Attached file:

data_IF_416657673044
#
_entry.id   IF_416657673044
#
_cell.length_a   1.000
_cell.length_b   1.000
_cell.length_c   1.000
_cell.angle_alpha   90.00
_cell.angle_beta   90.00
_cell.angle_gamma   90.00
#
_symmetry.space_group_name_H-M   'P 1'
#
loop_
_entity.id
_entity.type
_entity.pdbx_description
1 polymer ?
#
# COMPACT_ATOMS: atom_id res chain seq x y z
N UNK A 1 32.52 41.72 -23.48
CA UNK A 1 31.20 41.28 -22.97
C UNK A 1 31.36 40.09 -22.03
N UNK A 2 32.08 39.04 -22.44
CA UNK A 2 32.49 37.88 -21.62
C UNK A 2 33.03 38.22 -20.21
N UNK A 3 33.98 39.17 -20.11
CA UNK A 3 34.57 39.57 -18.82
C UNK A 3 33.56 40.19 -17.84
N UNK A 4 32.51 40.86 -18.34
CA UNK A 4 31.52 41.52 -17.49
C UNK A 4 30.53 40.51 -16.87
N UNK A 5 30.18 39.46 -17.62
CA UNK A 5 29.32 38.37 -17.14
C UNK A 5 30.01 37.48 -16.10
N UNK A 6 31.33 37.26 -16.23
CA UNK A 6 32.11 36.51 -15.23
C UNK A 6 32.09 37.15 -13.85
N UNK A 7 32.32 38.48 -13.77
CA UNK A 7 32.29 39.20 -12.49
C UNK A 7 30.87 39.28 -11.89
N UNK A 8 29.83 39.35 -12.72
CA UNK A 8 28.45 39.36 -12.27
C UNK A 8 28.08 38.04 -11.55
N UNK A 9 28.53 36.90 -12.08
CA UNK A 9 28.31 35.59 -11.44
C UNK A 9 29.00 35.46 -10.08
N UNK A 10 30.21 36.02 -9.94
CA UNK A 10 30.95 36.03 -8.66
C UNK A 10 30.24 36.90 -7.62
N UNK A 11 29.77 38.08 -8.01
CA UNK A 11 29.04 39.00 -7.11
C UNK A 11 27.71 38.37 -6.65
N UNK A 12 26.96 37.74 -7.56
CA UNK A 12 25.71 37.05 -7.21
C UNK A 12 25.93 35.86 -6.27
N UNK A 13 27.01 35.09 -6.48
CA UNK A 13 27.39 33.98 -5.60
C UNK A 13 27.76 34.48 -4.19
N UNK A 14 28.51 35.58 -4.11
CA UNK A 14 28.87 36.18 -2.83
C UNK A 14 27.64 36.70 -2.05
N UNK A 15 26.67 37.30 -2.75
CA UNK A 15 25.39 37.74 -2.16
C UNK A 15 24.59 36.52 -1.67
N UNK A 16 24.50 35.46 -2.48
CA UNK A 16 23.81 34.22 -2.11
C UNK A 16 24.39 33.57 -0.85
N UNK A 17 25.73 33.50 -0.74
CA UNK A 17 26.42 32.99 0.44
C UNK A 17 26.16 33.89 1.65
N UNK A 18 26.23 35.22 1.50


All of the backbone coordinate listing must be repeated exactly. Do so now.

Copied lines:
data_IF_416657673044
#
_entry.id   IF_416657673044
#
_cell.length_a   1.000
_cell.length_b   1.000
_cell.length_c   1.000
_cell.angle_alpha   90.00
_cell.angle_beta   90.00
_cell.angle_gamma   90.00
#
_symmetry.space_group_name_H-M   'P 1'
#
loop_
_entity.id
_entity.type
_entity.pdbx_description
1 polymer ?
#
# COMPACT_ATOMS: atom_id res chain seq x y z
N UNK A 1 32.52 41.72 -23.48
CA UNK A 1 31.20 41.28 -22.97
C UNK A 1 31.36 40.09 -22.03
N UNK A 2 32.08 39.04 -22.44
CA UNK A 2 32.49 37.88 -21.62
C UNK A 2 33.03 38.22 -20.21
N UNK A 3 33.98 39.17 -20.11
CA UNK A 3 34.57 39.57 -18.82
C UNK A 3 33.56 40.19 -17.84
N UNK A 4 32.51 40.86 -18.34
CA UNK A 4 31.52 41.52 -17.49
C UNK A 4 30.53 40.51 -16.87
N UNK A 5 30.18 39.46 -17.62
CA UNK A 5 29.32 38.37 -17.14
C UNK A 5 30.01 37.48 -16.10
N UNK A 6 31.33 37.26 -16.23
CA UNK A 6 32.11 36.51 -15.23
C UNK A 6 32.09 37.15 -13.85
N UNK A 7 32.32 38.48 -13.77
CA UNK A 7 32.29 39.20 -12.49
C UNK A 7 30.87 39.28 -11.89
N UNK A 8 29.83 39.35 -12.72
CA UNK A 8 28.45 39.36 -12.27
C UNK A 8 28.08 38.04 -11.55
N UNK A 9 28.53 36.90 -12.08
CA UNK A 9 28.31 35.59 -11.44
C UNK A 9 29.00 35.46 -10.08
N UNK A 10 30.21 36.02 -9.94
CA UNK A 10 30.95 36.03 -8.66
C UNK A 10 30.24 36.90 -7.62
N UNK A 11 29.77 38.08 -8.01
CA UNK A 11 29.04 39.00 -7.11
C UNK A 11 27.71 38.37 -6.65
N UNK A 12 26.96 37.74 -7.56
CA UNK A 12 25.71 37.05 -7.21
C UNK A 12 25.93 35.86 -6.27
N UNK A 13 27.01 35.09 -6.48
CA UNK A 13 27.39 33.98 -5.60
C UNK A 13 27.76 34.48 -4.19
N UNK A 14 28.51 35.58 -4.11
CA UNK A 14 28.87 36.18 -2.83
C UNK A 14 27.64 36.70 -2.05
N UNK A 15 26.67 37.30 -2.75
CA UNK A 15 25.39 37.74 -2.16
C UNK A 15 24.59 36.52 -1.67
N UNK A 16 24.50 35.46 -2.48
CA UNK A 16 23.81 34.22 -2.11
C UNK A 16 24.39 33.57 -0.85
N UNK A 17 25.73 33.50 -0.74
CA UNK A 17 26.42 32.99 0.44
C UNK A 17 26.16 33.89 1.65
N UNK A 18 26.23 35.22 1.50